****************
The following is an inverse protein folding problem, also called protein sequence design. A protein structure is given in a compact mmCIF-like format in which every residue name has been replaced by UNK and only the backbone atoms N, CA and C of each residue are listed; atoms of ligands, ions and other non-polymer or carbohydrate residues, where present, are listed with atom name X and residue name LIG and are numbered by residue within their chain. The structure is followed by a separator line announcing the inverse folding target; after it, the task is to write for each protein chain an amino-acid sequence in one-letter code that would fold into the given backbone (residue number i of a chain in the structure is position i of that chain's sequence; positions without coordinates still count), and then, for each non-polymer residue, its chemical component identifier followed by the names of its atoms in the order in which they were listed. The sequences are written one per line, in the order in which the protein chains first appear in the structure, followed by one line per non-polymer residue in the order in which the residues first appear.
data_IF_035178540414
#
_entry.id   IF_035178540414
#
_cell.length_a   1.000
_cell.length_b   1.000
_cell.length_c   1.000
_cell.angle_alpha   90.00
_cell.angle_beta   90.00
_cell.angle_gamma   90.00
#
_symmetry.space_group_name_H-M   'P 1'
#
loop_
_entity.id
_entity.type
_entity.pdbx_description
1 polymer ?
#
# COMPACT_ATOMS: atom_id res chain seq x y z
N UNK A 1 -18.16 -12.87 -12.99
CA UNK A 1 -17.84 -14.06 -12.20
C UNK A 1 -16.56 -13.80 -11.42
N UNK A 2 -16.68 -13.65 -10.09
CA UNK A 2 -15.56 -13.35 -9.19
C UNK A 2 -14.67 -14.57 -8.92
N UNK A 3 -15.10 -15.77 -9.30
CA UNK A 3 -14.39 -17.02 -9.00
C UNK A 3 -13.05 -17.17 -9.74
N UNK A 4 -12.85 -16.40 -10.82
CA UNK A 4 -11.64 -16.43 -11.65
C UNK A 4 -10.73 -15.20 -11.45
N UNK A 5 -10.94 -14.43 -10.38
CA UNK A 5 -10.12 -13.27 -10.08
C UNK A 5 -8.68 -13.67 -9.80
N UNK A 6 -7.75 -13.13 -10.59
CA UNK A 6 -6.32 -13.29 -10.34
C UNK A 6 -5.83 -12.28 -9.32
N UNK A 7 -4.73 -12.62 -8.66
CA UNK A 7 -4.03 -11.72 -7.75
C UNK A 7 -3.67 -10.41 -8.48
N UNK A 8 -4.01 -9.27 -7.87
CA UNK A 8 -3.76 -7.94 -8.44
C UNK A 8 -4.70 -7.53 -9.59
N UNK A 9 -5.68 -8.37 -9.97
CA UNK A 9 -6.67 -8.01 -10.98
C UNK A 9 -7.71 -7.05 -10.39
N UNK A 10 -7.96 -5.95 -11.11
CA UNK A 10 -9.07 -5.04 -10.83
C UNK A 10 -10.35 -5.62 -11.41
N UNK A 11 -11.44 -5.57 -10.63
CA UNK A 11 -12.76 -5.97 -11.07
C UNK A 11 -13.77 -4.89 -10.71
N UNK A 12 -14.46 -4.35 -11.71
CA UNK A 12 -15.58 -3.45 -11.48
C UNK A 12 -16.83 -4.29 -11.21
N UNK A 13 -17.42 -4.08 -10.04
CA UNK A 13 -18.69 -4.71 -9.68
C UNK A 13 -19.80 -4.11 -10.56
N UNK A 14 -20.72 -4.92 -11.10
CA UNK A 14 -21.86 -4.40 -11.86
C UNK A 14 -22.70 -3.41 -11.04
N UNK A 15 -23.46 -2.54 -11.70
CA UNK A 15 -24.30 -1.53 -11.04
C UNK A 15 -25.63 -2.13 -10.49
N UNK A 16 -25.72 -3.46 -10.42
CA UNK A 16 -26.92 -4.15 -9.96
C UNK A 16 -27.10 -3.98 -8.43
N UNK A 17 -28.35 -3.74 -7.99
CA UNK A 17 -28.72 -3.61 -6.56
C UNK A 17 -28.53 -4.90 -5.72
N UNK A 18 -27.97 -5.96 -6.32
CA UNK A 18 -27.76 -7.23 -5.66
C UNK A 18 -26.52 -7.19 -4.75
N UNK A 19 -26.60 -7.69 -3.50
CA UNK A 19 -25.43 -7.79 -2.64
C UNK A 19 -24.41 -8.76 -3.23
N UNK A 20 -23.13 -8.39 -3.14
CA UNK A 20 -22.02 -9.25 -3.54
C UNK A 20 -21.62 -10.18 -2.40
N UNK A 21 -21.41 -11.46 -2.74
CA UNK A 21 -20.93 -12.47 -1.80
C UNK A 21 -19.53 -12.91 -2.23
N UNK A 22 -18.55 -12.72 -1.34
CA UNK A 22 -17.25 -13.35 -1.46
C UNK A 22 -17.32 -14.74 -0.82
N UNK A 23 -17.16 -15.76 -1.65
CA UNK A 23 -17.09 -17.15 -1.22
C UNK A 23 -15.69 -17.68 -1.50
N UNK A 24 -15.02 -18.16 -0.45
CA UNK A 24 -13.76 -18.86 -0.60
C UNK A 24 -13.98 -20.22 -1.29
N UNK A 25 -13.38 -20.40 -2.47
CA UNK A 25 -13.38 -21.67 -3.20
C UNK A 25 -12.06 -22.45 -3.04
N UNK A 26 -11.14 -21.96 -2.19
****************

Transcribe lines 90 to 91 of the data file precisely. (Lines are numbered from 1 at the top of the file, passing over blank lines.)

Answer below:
C UNK A 23 -15.69 -17.68 -1.50
N UNK A 24 -15.02 -18.16 -0.45